2 A peek into a horror master’s mind
Bleak House, Guillermo del Toro’s home in suburban L.A., is a shrine to the spooky, bizarre and supernatural. Every spare inch of wall and shelf space is occupied by artworks, artifacts and ephemera that the filmmaker has accumulated over the past decade: Gothic paintings, jarred octopus tentacles, rare comic books, freakishly lifelike mannequins of authors like Edgar Allan Poe, and props from the many films he’s directed, including Pan’s Labyrinth and Crimson Peak. The house’s quirks, including secret passages and a window that gives the impression that it’s always raining, stimulate del Toro’s imagination and frighten the uninitiated: he once had to explain to a suspicious cop that the unresponsive body in his TV room was just a dummy of Linda Blair’s character from The Exorcist. This month, 600 of Bleak House’s relics will fill the AGO during the gallery’s del Toro exhibition, At Home With Monsters. Here, a few items from the home’s astonishing foyer that made the journey north.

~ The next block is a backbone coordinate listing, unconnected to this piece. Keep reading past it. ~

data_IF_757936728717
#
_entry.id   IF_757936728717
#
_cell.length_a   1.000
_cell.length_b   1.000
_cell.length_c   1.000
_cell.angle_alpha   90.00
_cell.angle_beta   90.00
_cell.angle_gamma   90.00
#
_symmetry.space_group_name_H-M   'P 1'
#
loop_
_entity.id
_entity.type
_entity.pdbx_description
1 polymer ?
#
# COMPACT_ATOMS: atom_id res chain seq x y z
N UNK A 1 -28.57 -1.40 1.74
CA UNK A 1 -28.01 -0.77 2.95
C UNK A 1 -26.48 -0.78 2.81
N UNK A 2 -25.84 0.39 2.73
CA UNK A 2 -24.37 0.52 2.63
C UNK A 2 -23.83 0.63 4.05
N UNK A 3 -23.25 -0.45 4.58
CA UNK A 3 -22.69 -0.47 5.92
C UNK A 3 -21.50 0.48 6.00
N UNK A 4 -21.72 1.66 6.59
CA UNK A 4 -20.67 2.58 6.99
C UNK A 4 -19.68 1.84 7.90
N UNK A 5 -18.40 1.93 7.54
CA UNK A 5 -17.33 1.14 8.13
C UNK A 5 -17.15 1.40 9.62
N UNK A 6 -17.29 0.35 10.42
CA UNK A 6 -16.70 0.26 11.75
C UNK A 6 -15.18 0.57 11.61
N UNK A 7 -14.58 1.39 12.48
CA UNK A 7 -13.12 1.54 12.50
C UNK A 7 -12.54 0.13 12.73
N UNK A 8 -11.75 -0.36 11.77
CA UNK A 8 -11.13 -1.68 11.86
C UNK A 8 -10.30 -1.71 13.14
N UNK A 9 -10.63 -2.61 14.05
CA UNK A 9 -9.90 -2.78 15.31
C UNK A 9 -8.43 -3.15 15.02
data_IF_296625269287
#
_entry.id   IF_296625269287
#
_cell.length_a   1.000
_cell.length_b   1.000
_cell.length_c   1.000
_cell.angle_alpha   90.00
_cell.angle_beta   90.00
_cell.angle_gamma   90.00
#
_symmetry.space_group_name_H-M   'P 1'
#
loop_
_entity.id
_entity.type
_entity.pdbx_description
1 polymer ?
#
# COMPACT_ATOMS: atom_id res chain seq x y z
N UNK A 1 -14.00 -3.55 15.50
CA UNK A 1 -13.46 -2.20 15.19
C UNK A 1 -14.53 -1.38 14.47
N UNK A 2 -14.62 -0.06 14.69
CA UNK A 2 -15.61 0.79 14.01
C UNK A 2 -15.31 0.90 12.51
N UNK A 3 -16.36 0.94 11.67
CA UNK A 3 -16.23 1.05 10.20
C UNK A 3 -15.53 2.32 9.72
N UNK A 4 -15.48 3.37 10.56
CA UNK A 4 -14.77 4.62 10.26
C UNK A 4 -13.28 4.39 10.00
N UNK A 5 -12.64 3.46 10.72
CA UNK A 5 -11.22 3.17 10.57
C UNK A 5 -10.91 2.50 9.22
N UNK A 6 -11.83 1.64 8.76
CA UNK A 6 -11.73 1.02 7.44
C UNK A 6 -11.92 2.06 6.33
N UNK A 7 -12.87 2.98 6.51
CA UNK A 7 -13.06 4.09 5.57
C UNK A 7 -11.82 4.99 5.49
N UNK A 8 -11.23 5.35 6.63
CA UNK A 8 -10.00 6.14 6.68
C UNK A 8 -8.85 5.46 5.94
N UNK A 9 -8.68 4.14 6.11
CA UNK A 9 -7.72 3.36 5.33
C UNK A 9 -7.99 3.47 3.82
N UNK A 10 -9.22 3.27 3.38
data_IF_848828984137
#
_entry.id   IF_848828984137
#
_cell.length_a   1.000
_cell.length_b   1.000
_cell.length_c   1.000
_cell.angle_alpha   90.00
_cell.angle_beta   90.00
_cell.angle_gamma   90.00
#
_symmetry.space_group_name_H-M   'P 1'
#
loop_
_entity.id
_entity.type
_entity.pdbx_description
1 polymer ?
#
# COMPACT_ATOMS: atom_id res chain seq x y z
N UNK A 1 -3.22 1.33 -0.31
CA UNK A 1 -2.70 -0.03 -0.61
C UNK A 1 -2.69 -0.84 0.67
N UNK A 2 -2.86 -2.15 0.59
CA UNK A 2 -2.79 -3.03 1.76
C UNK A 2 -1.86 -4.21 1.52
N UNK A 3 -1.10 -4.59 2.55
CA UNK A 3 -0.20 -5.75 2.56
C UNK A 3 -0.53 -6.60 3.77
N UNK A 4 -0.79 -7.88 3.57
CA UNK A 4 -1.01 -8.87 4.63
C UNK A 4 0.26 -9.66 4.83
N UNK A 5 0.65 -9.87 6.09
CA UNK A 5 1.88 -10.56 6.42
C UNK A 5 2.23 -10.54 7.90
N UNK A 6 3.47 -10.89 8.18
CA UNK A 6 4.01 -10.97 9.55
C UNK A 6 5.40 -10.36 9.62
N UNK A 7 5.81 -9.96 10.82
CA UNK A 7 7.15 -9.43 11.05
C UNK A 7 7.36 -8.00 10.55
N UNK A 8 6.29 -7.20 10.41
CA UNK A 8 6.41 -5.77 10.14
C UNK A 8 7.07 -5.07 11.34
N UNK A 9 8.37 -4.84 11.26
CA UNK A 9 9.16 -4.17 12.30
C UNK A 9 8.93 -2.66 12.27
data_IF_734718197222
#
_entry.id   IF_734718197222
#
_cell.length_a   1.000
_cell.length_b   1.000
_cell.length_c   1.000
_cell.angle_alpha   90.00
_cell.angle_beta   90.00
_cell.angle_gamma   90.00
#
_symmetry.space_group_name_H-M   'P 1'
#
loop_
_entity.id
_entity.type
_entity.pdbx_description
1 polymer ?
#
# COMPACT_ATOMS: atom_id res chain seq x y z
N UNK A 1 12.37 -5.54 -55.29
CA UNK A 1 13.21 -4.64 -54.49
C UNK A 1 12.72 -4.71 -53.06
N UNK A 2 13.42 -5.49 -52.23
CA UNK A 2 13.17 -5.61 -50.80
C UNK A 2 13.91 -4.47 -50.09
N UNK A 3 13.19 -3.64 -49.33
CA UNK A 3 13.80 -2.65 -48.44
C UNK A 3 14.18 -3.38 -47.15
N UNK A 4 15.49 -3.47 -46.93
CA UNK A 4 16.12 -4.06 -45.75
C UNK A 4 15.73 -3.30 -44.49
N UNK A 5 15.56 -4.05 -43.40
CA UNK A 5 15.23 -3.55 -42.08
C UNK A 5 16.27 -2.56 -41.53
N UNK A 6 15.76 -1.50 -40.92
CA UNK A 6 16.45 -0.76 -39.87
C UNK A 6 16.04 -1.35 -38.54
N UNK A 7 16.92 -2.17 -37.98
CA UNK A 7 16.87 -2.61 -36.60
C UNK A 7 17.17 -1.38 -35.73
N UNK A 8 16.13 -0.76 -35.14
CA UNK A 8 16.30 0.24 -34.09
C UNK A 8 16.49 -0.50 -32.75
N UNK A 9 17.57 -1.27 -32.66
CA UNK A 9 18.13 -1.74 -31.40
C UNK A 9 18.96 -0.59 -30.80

“TwelfTh NighT,” 1908 In the early 20th century, W. Heath Robinson published dark Victorian drawings in countless illustrated books, including this black-and-white scene of a young man in Shakespeare’s Twelfth Night. ComiC, CirCa 1970s These are among the first comic panels that del Toro drew as a child in Guadalajara, Mexico. They hang beside an illustration of Hellboy by the character’s creator, Mike Mignola. sammael, 2004 Del Toro commissioned sci-fi and fantasy guru Wayne Barlowe to create this life-size model of Sammael the Desolate One, a villainous hellhound from his 2004 film Hellboy.
CroNos DeviCe, CirCa 1993 The glass display cases at the front of Bleak House contain a swath of memorabilia and relics, including the mysterious ancient device from del Toro’s 1993 film, Cronos.